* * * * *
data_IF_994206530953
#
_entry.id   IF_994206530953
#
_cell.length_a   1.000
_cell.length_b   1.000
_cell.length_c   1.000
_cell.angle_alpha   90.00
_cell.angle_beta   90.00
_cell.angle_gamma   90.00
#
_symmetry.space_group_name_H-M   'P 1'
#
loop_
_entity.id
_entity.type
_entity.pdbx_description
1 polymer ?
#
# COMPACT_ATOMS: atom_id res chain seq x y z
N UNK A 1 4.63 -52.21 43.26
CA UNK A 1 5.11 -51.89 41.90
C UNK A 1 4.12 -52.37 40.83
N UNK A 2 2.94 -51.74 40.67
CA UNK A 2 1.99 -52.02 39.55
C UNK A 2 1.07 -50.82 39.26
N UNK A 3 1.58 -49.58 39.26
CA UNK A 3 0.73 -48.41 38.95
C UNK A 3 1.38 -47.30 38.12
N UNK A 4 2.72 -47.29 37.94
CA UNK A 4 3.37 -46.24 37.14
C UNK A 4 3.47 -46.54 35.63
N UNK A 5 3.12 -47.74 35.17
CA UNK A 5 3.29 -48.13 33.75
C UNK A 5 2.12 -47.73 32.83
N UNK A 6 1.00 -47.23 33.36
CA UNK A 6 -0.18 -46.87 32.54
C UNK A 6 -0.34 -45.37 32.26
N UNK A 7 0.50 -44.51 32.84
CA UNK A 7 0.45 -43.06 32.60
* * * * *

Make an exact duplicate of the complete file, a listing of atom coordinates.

data_IF_994206530953
#
_entry.id   IF_994206530953
#
_cell.length_a   1.000
_cell.length_b   1.000
_cell.length_c   1.000
_cell.angle_alpha   90.00
_cell.angle_beta   90.00
_cell.angle_gamma   90.00
#
_symmetry.space_group_name_H-M   'P 1'
#
loop_
_entity.id
_entity.type
_entity.pdbx_description
1 polymer ?
#
# COMPACT_ATOMS: atom_id res chain seq x y z
N UNK A 1 4.63 -52.21 43.26
CA UNK A 1 5.11 -51.89 41.90
C UNK A 1 4.12 -52.37 40.83
N UNK A 2 2.94 -51.74 40.67
CA UNK A 2 1.99 -52.02 39.55
C UNK A 2 1.07 -50.82 39.26
N UNK A 3 1.58 -49.58 39.26
CA UNK A 3 0.73 -48.41 38.95
C UNK A 3 1.38 -47.30 38.12
N UNK A 4 2.72 -47.29 37.94
CA UNK A 4 3.37 -46.24 37.14
C UNK A 4 3.47 -46.54 35.63
N UNK A 5 3.12 -47.74 35.17
CA UNK A 5 3.29 -48.13 33.75
C UNK A 5 2.12 -47.73 32.83
N UNK A 6 1.00 -47.23 33.36
CA UNK A 6 -0.18 -46.87 32.54
C UNK A 6 -0.34 -45.37 32.26
N UNK A 7 0.50 -44.51 32.84
CA UNK A 7 0.45 -43.06 32.60